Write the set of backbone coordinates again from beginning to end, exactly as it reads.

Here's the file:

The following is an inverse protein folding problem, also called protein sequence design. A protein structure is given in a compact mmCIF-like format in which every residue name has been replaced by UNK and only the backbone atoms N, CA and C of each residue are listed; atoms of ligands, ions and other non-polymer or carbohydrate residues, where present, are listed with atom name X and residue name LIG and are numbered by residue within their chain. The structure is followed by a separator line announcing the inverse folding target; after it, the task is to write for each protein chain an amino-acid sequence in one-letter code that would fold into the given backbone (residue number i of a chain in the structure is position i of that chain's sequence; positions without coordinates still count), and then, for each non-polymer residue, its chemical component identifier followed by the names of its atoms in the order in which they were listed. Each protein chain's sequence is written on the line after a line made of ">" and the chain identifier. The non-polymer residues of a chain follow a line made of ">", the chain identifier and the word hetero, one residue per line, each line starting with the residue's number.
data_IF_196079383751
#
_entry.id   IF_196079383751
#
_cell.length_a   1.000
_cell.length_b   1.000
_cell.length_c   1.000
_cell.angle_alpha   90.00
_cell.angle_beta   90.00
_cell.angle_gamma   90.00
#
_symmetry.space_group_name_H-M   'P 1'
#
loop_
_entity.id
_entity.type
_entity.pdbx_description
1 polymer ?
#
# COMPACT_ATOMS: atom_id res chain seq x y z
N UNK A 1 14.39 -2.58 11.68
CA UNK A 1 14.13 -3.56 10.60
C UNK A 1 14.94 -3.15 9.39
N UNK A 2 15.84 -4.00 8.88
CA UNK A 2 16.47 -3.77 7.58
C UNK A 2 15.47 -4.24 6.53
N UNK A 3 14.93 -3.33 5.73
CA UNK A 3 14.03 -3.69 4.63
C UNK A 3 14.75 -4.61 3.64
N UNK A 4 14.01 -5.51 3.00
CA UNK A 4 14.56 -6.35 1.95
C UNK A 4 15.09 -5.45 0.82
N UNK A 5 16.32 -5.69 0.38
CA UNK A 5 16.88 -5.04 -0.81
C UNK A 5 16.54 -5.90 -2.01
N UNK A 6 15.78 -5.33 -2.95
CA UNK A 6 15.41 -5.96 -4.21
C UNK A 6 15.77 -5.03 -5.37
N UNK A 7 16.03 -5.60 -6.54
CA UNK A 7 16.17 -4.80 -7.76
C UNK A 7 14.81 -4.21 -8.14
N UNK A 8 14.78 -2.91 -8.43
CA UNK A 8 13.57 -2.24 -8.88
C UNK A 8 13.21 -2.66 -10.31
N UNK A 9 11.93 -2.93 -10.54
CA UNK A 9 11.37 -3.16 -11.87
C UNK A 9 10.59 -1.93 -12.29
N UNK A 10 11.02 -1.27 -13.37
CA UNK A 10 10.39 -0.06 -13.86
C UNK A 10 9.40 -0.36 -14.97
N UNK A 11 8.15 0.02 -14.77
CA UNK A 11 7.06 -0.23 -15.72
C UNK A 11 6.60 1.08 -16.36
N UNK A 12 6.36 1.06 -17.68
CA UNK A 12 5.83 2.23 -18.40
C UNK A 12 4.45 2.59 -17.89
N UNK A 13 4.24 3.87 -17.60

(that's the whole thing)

The following is an inverse protein folding problem, also called protein sequence design. A protein structure is given in a compact mmCIF-like format in which every residue name has been replaced by UNK and only the backbone atoms N, CA and C of each residue are listed; atoms of ligands, ions and other non-polymer or carbohydrate residues, where present, are listed with atom name X and residue name LIG and are numbered by residue within their chain. The structure is followed by a separator line announcing the inverse folding target; after it, the task is to write for each protein chain an amino-acid sequence in one-letter code that would fold into the given backbone (residue number i of a chain in the structure is position i of that chain's sequence; positions without coordinates still count), and then, for each non-polymer residue, its chemical component identifier followed by the names of its atoms in the order in which they were listed. Each protein chain's sequence is written on the line after a line made of ">" and the chain identifier. The non-polymer residues of a chain follow a line made of ">", the chain identifier and the word hetero, one residue per line, each line starting with the residue's number.
data_IF_196079383751
#
_entry.id   IF_196079383751
#
_cell.length_a   1.000
_cell.length_b   1.000
_cell.length_c   1.000
_cell.angle_alpha   90.00
_cell.angle_beta   90.00
_cell.angle_gamma   90.00
#
_symmetry.space_group_name_H-M   'P 1'
#
loop_
_entity.id
_entity.type
_entity.pdbx_description
1 polymer ?
#
# COMPACT_ATOMS: atom_id res chain seq x y z
N UNK A 1 14.39 -2.58 11.68
CA UNK A 1 14.13 -3.56 10.60
C UNK A 1 14.94 -3.15 9.39
N UNK A 2 15.84 -4.00 8.88
CA UNK A 2 16.47 -3.77 7.58
C UNK A 2 15.47 -4.24 6.53
N UNK A 3 14.93 -3.33 5.73
CA UNK A 3 14.03 -3.69 4.63
C UNK A 3 14.75 -4.61 3.64
N UNK A 4 14.01 -5.51 3.00
CA UNK A 4 14.56 -6.35 1.95
C UNK A 4 15.09 -5.45 0.82
N UNK A 5 16.32 -5.69 0.38
CA UNK A 5 16.88 -5.04 -0.81
C UNK A 5 16.54 -5.90 -2.01
N UNK A 6 15.78 -5.33 -2.95
CA UNK A 6 15.41 -5.96 -4.21
C UNK A 6 15.77 -5.03 -5.37
N UNK A 7 16.03 -5.60 -6.54
CA UNK A 7 16.17 -4.80 -7.76
C UNK A 7 14.81 -4.21 -8.14
N UNK A 8 14.78 -2.91 -8.43
CA UNK A 8 13.57 -2.24 -8.88
C UNK A 8 13.21 -2.66 -10.31
N UNK A 9 11.93 -2.93 -10.54
CA UNK A 9 11.37 -3.16 -11.87
C UNK A 9 10.59 -1.93 -12.29
N UNK A 10 11.02 -1.27 -13.37
CA UNK A 10 10.39 -0.06 -13.86
C UNK A 10 9.40 -0.36 -14.97
N UNK A 11 8.15 0.02 -14.77
CA UNK A 11 7.06 -0.23 -15.72
C UNK A 11 6.60 1.08 -16.36
N UNK A 12 6.36 1.06 -17.68
CA UNK A 12 5.83 2.23 -18.40
C UNK A 12 4.45 2.59 -17.89
N UNK A 13 4.24 3.87 -17.60